The Vault: History from Steel CityThursday, August 30, 2012 | 12:00 PM
At this stage, we’re pretty sure most of our readers have checked out The Vault. After all, it’s the largest and most comprehensive listing of results in the history of AMA motocross and supercross. If you’re one of the stragglers who has yet to visit The Vault, what are you waiting for? It contains every famous and obscure result from every rider, race and season. Before you know you it, you’ll kill a whole afternoon in there!
This week we’re opening The Vault to highlight Steel City, the host site for this weekend’s stop on the 2012 Lucas Oil Pro Motocross Championship. Regarded as one of the most picturesque venues on the circuit, Steel City is one of two Nationals held in Pennsylvania (High Point is the other), and is built by Marc Peters, the same track builder responsible for High Point, Lake Elsinore and the Red Bull AMA Amateur National at Loretta Lynn Ranch. For many years Steel City served as final round of the series, so plenty of down-to-the-wire showdowns have taken place there, as well as tons of other interesting races, as you’re about to read. So, make sure your boss isn’t walking by your cubicle, slip on your virtual motocross gear and get ready for the gate to drop on another motocross history lesson, courtesy of The Vault.
The first race held at Steel City took place in 1988. Erik Kehoe topped the 125 Class while Rick Johnson was victorious on a 500.
Heart and determination from Ryan Hughes in pushing his bike through the final two turns at Steel City in 1995.
Steel City is not a venue known for producing first time winners. In fact, Jeff Matiasevich and Tommy Hahn are the only riders who have recorded their first victories here. Matiasevich did it in 1989 on a 125, and Hahn did it on a 450 in 2009. Also Grant Langston scored his first-ever 450 overall win there in 2007.
[Click to view 2009 results]
The 1995 season provided one of the most exciting points races in the history of the 125 Class. Steve Lamson, who had missed part of the season with a knee injury, and Ryan Hughes lined up for the final moto of the year at Steel City tied in points. Lamson would take control of the moto, while Hughes’ chain snapped on the final lap of the moto. Hughes knew his championship hopes were over, but that didn’t stop him from dismounting and pushing his bike through the final two turns and up a steep hill to cross the finish line. It was a tremendous show of heart and determination that will forever live on in the memories of the fans that were there that day. The moto can be seen here. The footage of Hughes pushing his bike begins at roughly the 43-minute mark.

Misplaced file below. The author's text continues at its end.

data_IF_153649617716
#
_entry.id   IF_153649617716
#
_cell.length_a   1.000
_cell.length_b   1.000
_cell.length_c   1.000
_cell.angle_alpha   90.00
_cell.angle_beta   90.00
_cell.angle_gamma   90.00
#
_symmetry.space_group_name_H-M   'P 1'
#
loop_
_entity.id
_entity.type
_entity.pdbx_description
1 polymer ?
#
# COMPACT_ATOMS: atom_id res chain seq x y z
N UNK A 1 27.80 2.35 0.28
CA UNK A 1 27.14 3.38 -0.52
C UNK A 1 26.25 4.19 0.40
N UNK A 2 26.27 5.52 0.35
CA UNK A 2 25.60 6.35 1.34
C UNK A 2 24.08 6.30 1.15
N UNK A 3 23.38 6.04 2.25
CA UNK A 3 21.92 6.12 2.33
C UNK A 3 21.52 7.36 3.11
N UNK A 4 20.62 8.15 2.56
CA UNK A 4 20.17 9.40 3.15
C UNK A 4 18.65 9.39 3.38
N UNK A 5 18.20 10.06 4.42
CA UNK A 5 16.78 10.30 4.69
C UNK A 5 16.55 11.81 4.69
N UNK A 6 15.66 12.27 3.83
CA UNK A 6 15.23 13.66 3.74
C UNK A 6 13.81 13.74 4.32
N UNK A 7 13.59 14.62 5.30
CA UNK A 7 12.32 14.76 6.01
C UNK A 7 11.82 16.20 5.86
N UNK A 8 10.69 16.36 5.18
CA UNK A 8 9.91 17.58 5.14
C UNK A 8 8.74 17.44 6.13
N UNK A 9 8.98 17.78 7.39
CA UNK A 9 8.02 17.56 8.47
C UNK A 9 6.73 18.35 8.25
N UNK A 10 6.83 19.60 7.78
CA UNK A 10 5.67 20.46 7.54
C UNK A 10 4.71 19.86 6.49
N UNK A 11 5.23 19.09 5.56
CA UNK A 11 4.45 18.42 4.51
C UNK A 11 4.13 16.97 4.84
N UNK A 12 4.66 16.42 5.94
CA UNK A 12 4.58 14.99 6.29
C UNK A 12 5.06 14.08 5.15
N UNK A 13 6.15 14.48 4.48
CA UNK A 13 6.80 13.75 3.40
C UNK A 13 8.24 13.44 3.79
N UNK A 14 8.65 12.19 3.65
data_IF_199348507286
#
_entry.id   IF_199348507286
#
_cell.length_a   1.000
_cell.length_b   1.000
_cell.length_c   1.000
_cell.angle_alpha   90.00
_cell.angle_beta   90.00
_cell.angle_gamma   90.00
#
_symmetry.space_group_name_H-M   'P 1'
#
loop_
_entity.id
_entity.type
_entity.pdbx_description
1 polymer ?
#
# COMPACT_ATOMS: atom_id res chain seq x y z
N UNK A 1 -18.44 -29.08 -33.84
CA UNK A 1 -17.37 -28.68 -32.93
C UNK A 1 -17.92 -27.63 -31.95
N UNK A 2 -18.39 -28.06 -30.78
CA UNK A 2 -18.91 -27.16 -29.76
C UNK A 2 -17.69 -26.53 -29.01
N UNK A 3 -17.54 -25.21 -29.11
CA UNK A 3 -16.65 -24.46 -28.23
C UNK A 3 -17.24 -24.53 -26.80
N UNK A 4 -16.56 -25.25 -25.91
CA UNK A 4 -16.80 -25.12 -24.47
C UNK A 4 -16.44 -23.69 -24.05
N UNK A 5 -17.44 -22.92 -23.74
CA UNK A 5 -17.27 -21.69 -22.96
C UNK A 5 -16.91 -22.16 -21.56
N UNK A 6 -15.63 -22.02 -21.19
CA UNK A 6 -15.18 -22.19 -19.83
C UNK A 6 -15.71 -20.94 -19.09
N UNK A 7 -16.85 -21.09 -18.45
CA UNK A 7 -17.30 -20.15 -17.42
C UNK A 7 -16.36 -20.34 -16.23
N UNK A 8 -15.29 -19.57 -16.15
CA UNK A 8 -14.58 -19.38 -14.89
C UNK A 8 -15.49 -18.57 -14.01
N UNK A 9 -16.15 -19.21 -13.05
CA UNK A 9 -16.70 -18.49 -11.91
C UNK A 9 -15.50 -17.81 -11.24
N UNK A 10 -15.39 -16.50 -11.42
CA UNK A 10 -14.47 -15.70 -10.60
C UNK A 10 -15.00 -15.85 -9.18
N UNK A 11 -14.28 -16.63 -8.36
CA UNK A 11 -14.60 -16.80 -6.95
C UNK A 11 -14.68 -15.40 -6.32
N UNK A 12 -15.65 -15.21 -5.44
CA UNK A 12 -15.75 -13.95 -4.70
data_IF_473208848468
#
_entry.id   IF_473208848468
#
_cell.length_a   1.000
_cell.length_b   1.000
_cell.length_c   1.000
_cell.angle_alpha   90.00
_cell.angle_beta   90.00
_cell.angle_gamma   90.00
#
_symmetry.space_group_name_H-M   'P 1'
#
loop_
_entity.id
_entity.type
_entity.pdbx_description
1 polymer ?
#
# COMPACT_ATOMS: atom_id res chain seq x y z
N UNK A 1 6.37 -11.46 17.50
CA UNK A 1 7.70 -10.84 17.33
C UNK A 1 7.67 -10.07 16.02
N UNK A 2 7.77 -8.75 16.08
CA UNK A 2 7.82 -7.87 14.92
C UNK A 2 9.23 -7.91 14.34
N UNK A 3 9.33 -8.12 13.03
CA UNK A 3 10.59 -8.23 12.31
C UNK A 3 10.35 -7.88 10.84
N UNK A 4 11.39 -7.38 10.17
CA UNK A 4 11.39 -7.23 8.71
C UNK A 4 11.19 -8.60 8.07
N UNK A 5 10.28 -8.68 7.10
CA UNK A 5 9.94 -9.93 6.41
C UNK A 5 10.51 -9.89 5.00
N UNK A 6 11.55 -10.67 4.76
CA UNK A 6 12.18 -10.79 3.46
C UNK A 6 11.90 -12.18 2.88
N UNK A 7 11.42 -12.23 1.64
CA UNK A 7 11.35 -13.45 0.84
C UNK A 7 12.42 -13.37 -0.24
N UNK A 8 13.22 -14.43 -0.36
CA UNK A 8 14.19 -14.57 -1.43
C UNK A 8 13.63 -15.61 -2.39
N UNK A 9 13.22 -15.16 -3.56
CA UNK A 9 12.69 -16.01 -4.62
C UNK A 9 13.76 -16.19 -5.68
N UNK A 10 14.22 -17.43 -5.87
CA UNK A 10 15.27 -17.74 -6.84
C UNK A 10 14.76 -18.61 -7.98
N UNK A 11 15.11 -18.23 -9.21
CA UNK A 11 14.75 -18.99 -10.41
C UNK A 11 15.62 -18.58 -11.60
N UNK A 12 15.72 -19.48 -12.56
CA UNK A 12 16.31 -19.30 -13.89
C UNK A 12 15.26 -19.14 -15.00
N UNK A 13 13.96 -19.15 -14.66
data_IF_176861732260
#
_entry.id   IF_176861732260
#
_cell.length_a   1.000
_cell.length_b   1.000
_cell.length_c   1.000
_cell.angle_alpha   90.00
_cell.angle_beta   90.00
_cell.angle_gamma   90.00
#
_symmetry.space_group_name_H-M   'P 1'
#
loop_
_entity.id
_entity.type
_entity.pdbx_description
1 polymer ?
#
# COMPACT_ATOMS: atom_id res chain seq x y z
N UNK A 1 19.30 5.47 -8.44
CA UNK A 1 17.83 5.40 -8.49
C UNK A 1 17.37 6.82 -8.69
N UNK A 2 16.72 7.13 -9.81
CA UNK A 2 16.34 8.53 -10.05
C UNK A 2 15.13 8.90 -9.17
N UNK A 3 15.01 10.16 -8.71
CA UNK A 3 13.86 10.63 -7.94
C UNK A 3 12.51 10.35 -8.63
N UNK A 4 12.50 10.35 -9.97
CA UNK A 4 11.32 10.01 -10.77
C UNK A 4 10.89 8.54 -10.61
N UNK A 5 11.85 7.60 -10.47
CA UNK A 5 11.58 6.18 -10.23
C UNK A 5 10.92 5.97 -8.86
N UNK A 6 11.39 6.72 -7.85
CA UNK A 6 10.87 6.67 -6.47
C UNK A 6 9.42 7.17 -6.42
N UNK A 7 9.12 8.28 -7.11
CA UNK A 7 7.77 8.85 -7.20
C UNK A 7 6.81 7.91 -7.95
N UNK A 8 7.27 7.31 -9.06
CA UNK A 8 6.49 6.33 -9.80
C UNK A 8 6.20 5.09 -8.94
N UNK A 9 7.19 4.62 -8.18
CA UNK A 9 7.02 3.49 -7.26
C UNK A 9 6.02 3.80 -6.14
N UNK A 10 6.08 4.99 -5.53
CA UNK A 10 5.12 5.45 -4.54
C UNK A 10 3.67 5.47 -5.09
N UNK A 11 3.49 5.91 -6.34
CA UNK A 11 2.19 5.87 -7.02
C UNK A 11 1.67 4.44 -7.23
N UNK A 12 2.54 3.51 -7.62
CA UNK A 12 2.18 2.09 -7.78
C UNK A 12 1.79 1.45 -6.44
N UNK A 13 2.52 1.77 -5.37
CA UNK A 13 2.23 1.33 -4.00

[Click to view 1995 results]
In 1996, Jeremy McGrath and Jeff Emig had been going at it all year. McGrath started the year out strong, but the momentum shifted in Emig’s favor when McGrath cased a huge table-to-table jump and injured his foot at Spring Creek. Coming into the final race of the year at Steel City, just two points separated the sport’s biggest rivals of the era. Emig holeshot both motos and rode to a flawless 1-1 on the day to take the 250 National Championship.
Early in the 2000 season, the 125 National title looked like it would be Stephane Roncada’s to lose, but thanks in part to a knee injury, Roncada would see his points lead shrink dramatically. By the time the final round at Steel City arrived, Travis Pastrana was well within striking distance of Roncada. Pastrana had to win both motos in order to win the title, which he did, despite pressure from Roncada in the second moto.
Jeff Emig would come out on top of Jeremy McGrath at the 1996 finale at Steel City.
Jim Sanderson photo
As previously mentioned, Steel City served up heartbreak for Ryan Hughes in 1995. In 2001, it did the same thing for Langston. The 125 National Championship had come down to the final moto between Langston and Mike Brown, and when Brown suffered a crash early in the second moto, Langston put it on cruise control and was looking good to bring home KTM’s first AMA National Championship. Then, spokes started coming out of Langston’s rear wheel. The wheel eventually collapsed, and Langston was left sitting in the dirt in tears while Brown celebrated a National Championship.
Travis Pastrana ignites the fans in 2000 en route to the title.
Jim Sanderson photo
Due to a perceived arrogance coming from his camp, young Mike Alessi was wildly unpopular when he made his pro debut in 2004. Several riders hinted that they wouldn’t hesitate to take Alessi out if they had the chance, prompting his crew to wear shirts that had a picture of a target on the back. The shirts also bore the now infamous line, “Believe the Hype.” Alessi ended up finishing thirtieth in his pro debut on a 450 at Spring Creek that year, but he rebounded and really turned heads at his next race at Steel City by going 5-4 to land on the podium in just his second race as a pro behind behind Ricky Carmichael and Kevin Windham.
Much like this year, Ryan Dungey was dominating the Nationals in 2010, but a victory at Steel City would elude him when a broken front brake rotor forced him to retire from the first moto. Kevin Windham ended up taking the moto win, and went on to take second in moto two for the overall. Windham, Dungey and Chad Reed were the only riders that stood on top of the 450 box that year--and it appears that race will mark the final AMA National Motocross win of Windham's superb career.
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